• By Anne Thompson
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  • December 3, 2010 6:12 AM
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Oscar Talk: Long Shots for Best Actress and Picture

Oscar Talk: Long Shots for Best Actress and Picture
In this week's Oscar Talk, Kris Tapley and I cover the best actress race and the relative chances of long-shots The Town (we both spoke to Jeremy Renner), The Way Back (we both spoke to Peter Weir and Jim Sturgess), Secretariat and Diane Lane, and the Coens' True Grit, which should be screening soon:
  • By Anne Thompson
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  • November 26, 2010 10:50 AM
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  • 4 Comments

Oscar Watch: How Box Office Impacts Oscar Contenders

Does a film's box office performance have an impact on its Oscar hopes? TOH box office analyst Anthony D'Alessandro crunches the numbers and evaluates the current field of Oscar contenders.
  • By Anthony D'Alessandro
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  • November 11, 2010 9:00 AM
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Oscar Watch: Director/Picture Splits, Black Swan Promo

Oscar Watch: Director/Picture Splits, Black Swan Promo
- What are the odds of a director winning an Oscar without their film? LAT's new Awards Tracker blog considers the importance of the best director and best picture unity. "Over the past 20 years, the awards for best picture and director split only four times. That's 80% overlap," notes Tom O'Neil, pointing out that being "overdue" is a big factor. Could this happen with Darren Aronofsky (Black Swan), Christopher Nolan (Inception) or and Peter Weir (The Way Back)?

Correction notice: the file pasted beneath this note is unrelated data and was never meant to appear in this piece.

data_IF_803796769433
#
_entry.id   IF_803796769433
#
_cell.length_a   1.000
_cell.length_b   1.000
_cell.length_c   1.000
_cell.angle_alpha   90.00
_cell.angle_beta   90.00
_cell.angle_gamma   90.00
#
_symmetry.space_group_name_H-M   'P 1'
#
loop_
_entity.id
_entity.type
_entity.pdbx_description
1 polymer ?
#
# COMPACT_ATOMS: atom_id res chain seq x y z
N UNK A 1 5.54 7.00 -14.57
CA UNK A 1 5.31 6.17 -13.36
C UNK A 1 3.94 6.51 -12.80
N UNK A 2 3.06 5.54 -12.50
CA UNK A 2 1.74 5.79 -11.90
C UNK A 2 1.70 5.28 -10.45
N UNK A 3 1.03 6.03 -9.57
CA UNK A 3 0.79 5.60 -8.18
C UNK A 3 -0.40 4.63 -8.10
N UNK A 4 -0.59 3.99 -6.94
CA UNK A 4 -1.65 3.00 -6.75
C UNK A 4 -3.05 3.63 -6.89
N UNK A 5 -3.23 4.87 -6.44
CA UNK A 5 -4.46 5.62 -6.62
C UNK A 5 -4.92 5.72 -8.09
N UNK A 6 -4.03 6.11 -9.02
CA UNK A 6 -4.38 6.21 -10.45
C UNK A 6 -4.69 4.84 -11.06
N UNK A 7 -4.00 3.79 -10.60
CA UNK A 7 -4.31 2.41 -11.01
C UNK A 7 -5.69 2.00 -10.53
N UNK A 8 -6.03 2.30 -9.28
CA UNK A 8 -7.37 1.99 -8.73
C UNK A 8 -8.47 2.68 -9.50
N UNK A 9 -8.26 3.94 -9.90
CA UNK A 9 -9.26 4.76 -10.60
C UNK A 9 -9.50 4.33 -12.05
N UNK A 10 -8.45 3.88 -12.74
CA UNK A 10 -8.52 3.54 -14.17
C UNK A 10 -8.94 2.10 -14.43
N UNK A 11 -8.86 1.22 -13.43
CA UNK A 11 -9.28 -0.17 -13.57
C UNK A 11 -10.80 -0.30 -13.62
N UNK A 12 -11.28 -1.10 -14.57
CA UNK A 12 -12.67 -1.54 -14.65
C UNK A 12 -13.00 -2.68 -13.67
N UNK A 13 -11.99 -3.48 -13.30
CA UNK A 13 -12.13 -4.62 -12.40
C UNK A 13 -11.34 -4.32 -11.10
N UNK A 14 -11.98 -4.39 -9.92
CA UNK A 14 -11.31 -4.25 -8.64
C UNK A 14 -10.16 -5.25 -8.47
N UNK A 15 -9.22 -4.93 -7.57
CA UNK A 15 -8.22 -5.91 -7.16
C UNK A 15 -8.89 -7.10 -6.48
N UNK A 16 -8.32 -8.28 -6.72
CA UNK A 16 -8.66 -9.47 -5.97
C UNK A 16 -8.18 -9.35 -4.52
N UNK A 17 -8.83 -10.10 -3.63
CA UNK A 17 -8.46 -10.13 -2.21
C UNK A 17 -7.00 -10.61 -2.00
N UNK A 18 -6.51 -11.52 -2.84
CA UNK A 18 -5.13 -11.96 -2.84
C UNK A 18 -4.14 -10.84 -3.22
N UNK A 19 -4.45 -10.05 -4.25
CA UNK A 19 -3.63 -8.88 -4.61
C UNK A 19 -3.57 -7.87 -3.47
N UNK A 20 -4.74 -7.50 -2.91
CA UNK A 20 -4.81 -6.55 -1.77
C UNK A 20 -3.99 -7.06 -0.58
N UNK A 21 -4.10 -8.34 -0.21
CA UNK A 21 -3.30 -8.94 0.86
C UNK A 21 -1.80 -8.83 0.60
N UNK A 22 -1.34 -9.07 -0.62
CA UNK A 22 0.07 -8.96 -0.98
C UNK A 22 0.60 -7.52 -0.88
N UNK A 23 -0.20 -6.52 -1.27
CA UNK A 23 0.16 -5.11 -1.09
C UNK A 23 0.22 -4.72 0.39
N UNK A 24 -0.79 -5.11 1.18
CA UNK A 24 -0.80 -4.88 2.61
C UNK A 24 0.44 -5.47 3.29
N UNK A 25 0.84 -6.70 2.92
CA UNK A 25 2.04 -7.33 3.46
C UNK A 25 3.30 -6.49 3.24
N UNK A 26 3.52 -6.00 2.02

• By Sophia Savage
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  • November 5, 2010 3:06 AM
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  • 3 Comments

Weekly Wrap: Awards and Festivals, News, Media, Celebs

In the past week, TOH looked at Names That Rule in Moviesphere, considered Recycling at the Cinema [pictured: DiCaprio and Hall, potentials for Great Gatsby remake] and pondered the five things that went wrong with Wall Street 2: Money Never Sleeps.
  • By Sophia Savage
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  • October 22, 2010 7:23 AM
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Director Watch: Nichols and Hoffman Do Salesman, Aronofsky for Wolverine 2, Affleck and Morel

Philip Seymour Hoffman will play Willy Loman on Broadway next fall in Tony and Oscar winning director Mike Nichols' take on Arthur Miller's Death of a Salesman. It's a role Hoffman has been lusting after, Nichols told the NY Times. The pair, who worked together in 2001 for a Central Park production of The Seagull, have been planning the production for months and agreed upon Linda Emond to play across from Hoffman as Linda Loman. Nichols is not worried about Hoffman's 43 years vs. Loman's 60-something, "what matters is finding the right man to play the part." Brian Dennehy played the part in 1999 when he was 60 and Dustin Hoffman played the role at 47 in 1984.
  • By Sophia Savage
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  • October 20, 2010 8:03 AM
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  • 2 Comments